JM: The first issue, “Good & Evil,” came out in the early ’90s, a moment of utter political correctness. There was a rebellious undertone in FAT magazine’s shrill tabloid style that was completely antithetical to the academic and even commercial side of the New York art world. Coming from CalArts, I didn’t want to simply make art and show it in galleries. Instead I wanted to create my own context for what art could be at the time. A group of former CalArts students worked with me on the magazine, writing, editing and designing it. Sylvère Lotringer contributed the essay “The Art of Evil,” about pre- and post-WWII art and literature in relationship to the Holocaust. FAT is a conceptual magazine project, inspired by Jean-Paul Marat’s newspaper, Ami du Peuple, and the avant-gardist tradition of breaking down barriers between art and life. The idea was to show art works in a non-elitist, easily digestible form. Photographic reproductions and art images are subverted into a monstrous montage with representations of advertising and propaganda next to fictitious news items. The design is based on the Italian tabloid magazine Cronaca Vera. Each issue had a different print run; the first one of 1,500 sold out immediately, so we increased it to 10,000. The goal was to reach a broad non art-specialized audience. The magazine was distributed through Tower Books and other commercial distributors to newsstands nationally and internationally. We got a lot of letters from readers from all over the country; places in the Midwest or Alaska, for example.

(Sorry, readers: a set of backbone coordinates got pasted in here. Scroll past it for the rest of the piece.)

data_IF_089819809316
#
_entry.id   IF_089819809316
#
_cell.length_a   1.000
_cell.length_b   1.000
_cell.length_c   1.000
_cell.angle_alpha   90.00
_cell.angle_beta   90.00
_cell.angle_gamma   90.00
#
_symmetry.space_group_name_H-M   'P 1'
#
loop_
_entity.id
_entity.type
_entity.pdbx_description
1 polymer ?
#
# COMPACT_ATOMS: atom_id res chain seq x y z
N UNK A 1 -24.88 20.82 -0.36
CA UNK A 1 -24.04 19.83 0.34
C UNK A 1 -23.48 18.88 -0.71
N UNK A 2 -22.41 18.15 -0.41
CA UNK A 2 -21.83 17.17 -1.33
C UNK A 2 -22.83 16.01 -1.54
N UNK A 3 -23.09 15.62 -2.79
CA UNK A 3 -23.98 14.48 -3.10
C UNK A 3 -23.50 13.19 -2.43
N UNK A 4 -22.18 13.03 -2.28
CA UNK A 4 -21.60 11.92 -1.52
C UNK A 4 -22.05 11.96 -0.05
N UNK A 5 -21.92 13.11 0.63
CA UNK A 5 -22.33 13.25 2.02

MS: You mentioned to me once that your sculptural work is a natural extension of the magazines. I can see this already in terms of the thematic or socioeconomic register of your materials, but maybe you could say something about how you deal with the distribution and display… Are galleries the best places to show or maybe you actually prefer fairs because they’re more like malls?
JM: My shop window installations and vitrines especially function in a similar way as FAT (and magazines in general) in terms of the economy of form and content. These display work types are made deliberately for a commercial context such as an art fair or gallery, pre-empting any illusions about their instrumentalization and absorption into a free market system. It’s a purposely non-affirmative way of using consumer display forms to turn them into targets and focus points of attack. Their clean surfaces are a provocation for vandalism and destruction. They represent the moment right before a demonstrator picks up a stone and smashes a window. Ironically, I’ve only had about a handful of gallery shows and very little art fair exposure; my work mostly shows up in institutional contexts where it reads a bit more academic. The windows and vitrines become archeological time capsules for a near and distant future, much like old magazines tell us a story of another time. On the other side, the larger institutions and museums have themselves become closer to shopping malls, with escalators and souvenir shops, which makes them ideal sites for my display works.